Five decades ago, the average Pakistani earned as much as his Sri Lankan counterpart and about 50 percent more than the typical Indian or Bangladeshi. Today, Sri Lankans make three times what we do, while Indians and Bangladeshis earn 50 percent more than us.
What went wrong? Why have we fallen so far behind?
No single reason fully explains this underperformance, but population growth was surely a key factor. Pakistan has almost four times as many people today than it had 50 years ago. India and Bangladesh, by contrast, have about two and a half times as many, while Sri Lanka has less than doubled its population.
It isn’t quite as simple as that, however. Yes, dividing national income over more people certainly reduces income per capita. But having more people also results in more income as they engage in productive activity. So simply having a larger population doesn’t necessarily mean lower per capita income.
Instead, what matters is the age structure of the population. If a large share of the populace is young or old (ie, not of working age), domestic saving will be low. To see why, consider how families save. For example, if two families have the same income and are otherwise similar except that one has two children and the other has four, clearly the larger family will not be able to save as much as the smaller one. Nationally, this translates into a lower saving rate in countries where the share of working age to total population is relatively low, such as Pakistan.
At 60 percent, Pakistan’s working age population’s share is much lower than that of our neighbors (65-68 percent), mainly because we have continued to have more children. Fifty years ago, the share of the young—those under 15—was 40 percent in Pakistan, India, and Sri Lanka, and 45 percent in Bangladesh. Today, that share in Pakistan is still 35 percent, while it has fallen to 24-27 percent in the other countries. Put simply, as a country we have aged—or “grown up”—much less than our neighbours.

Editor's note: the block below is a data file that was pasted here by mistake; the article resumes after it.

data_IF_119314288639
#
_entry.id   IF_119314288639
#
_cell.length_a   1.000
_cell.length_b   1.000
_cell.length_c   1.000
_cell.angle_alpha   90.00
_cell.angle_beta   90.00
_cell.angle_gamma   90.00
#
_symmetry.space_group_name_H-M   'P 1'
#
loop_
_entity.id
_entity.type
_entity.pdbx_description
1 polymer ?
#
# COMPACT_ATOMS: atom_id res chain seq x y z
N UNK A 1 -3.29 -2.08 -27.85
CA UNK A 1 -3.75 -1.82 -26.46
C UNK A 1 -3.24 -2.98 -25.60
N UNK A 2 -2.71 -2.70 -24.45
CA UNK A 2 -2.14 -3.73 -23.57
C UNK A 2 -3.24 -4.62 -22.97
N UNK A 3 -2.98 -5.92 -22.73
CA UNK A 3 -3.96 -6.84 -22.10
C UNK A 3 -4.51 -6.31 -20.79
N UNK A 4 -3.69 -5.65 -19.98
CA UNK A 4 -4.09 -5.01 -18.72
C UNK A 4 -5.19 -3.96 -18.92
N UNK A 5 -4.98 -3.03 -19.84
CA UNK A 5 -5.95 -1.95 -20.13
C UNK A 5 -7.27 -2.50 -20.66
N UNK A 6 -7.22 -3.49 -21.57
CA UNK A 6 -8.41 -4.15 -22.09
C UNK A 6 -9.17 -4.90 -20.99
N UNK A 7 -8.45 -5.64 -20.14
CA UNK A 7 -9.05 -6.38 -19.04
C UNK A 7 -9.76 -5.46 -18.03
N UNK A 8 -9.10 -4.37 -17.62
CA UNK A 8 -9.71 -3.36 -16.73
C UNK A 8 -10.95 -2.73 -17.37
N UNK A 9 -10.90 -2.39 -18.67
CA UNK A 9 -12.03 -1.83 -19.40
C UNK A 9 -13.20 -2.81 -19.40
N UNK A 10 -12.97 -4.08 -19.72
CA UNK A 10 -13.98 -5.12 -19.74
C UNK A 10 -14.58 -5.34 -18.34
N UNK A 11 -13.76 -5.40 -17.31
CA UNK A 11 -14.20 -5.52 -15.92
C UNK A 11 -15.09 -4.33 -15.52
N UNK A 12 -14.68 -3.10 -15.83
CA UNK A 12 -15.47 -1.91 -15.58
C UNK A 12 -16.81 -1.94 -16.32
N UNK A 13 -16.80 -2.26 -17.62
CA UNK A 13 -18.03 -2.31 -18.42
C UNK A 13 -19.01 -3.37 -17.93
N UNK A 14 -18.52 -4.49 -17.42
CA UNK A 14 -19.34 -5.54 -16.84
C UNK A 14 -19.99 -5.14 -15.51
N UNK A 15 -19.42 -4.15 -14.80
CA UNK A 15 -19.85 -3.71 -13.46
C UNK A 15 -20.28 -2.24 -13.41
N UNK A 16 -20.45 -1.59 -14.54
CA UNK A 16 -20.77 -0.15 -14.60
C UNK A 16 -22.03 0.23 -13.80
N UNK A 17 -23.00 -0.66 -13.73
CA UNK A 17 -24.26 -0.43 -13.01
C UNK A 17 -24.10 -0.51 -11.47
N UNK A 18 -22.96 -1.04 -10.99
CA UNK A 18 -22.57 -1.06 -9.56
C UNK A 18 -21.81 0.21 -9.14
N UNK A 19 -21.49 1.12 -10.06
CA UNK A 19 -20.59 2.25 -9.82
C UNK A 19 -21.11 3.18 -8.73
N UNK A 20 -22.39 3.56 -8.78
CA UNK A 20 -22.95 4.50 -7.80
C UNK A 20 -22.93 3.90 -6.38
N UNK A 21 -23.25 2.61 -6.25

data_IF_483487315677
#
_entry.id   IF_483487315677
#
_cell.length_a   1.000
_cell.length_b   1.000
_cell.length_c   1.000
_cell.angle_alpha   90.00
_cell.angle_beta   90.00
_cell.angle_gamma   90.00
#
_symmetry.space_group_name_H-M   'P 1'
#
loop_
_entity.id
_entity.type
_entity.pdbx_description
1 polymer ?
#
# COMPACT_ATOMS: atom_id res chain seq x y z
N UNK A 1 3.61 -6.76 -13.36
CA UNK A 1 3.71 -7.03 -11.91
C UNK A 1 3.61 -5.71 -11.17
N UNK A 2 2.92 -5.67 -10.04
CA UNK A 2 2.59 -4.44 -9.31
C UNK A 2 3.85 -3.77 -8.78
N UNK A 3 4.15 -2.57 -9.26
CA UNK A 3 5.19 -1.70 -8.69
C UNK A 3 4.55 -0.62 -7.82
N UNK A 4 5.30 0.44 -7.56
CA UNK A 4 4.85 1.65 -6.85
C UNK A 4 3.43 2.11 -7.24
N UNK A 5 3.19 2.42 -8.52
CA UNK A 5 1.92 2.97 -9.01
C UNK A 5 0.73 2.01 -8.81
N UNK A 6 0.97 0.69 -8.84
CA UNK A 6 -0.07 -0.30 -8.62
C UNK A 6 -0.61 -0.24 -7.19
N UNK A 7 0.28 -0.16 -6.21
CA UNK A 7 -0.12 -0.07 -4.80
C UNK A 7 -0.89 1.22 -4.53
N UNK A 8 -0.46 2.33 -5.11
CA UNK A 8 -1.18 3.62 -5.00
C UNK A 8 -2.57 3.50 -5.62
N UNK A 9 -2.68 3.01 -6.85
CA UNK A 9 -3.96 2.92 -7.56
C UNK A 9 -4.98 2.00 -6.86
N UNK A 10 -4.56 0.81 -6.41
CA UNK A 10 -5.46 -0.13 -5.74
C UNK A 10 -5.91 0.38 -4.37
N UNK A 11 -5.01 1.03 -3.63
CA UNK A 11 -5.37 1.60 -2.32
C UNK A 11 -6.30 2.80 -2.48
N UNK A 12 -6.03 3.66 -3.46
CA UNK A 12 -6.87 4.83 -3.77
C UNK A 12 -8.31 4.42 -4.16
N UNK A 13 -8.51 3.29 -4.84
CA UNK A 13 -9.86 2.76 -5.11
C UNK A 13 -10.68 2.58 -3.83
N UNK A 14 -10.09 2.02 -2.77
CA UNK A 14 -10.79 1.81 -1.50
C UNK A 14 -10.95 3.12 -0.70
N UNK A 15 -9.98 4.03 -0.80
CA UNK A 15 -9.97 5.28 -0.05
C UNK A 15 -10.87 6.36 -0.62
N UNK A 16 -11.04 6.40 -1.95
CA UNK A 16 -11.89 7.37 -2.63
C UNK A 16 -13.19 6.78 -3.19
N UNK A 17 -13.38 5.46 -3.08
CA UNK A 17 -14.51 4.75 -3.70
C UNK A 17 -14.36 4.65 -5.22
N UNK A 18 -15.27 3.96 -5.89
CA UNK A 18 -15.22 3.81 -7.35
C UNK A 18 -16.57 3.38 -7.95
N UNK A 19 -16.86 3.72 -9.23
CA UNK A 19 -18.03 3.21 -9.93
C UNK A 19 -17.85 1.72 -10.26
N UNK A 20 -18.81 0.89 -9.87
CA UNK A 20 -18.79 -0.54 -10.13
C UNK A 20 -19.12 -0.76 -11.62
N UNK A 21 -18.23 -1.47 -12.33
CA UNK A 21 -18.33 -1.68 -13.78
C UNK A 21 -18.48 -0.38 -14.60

No surprise, then, that Pakistanis save so much less than Indians, Bangladeshis, and Sri Lankans. Over the past decade, Pakistan’s gross domestic saving has remained below 10 percent of GDP. In Bangladesh and Sri Lanka, it varied between 20-25 percent, while in India domestic saving consistently exceeded 30 percent of GDP. While many factors account for this difference, one half to two thirds it can be attributed to the difference in the working age population ratio. In other words, if the age structure of Pakistan’s population had been similar to that of our neighbors, our saving rate would have been 6-10 percentage points higher.
Low saving means less financing is available for investment, and lower investment in turn holds back economic growth. Had saving been 6-10 points higher, investment would have been higher by at least 6-10 points too, and possibly by even more on account of “multiplier” effects (because higher saving and investment would result in higher incomes which in turn would yield more saving and, as a result, higher investment). And with that much more investment, the economy would have grown at a 2½-3 percentage point faster clip than what actually took place. Over five decades, the cumulative impact of even 2½ percent higher annual growth would have been massive—per capita income in Pakistan today would have been at par with Sri Lanka and twice the level of India and Bangladesh!
So what are the lessons? How can we catch up?
First and foremost, reducing population growth is paramount. Improving access to education and enhancing its quality—and hence the return to education—will be immensely important to curbing fertility and ensuring that today’s youth are able to earn adequate income when they reach working age. But even with success on this front, a meaningful change in the age structure will take a decade or two.
Until then, because of our demographic disadvantage, Pakistan will have to do much better in other areas that enhance economic growth just to keep pace with our neighbors. And to close the gap with them, we will have to do better still. That means it will not be enough just to improve our business environment, competitiveness, and economic governance to the best in South Asia. We will have to be considerably better than our neighbors on all these dimensions to start catching up with them.
(The writer was formerly Deputy Director of the European, the Middle East & Central Asia, Western Hemisphere, and Strategy, Policy & Review departments of the International Monetary Fund)
Copyright Business Recorder, 2022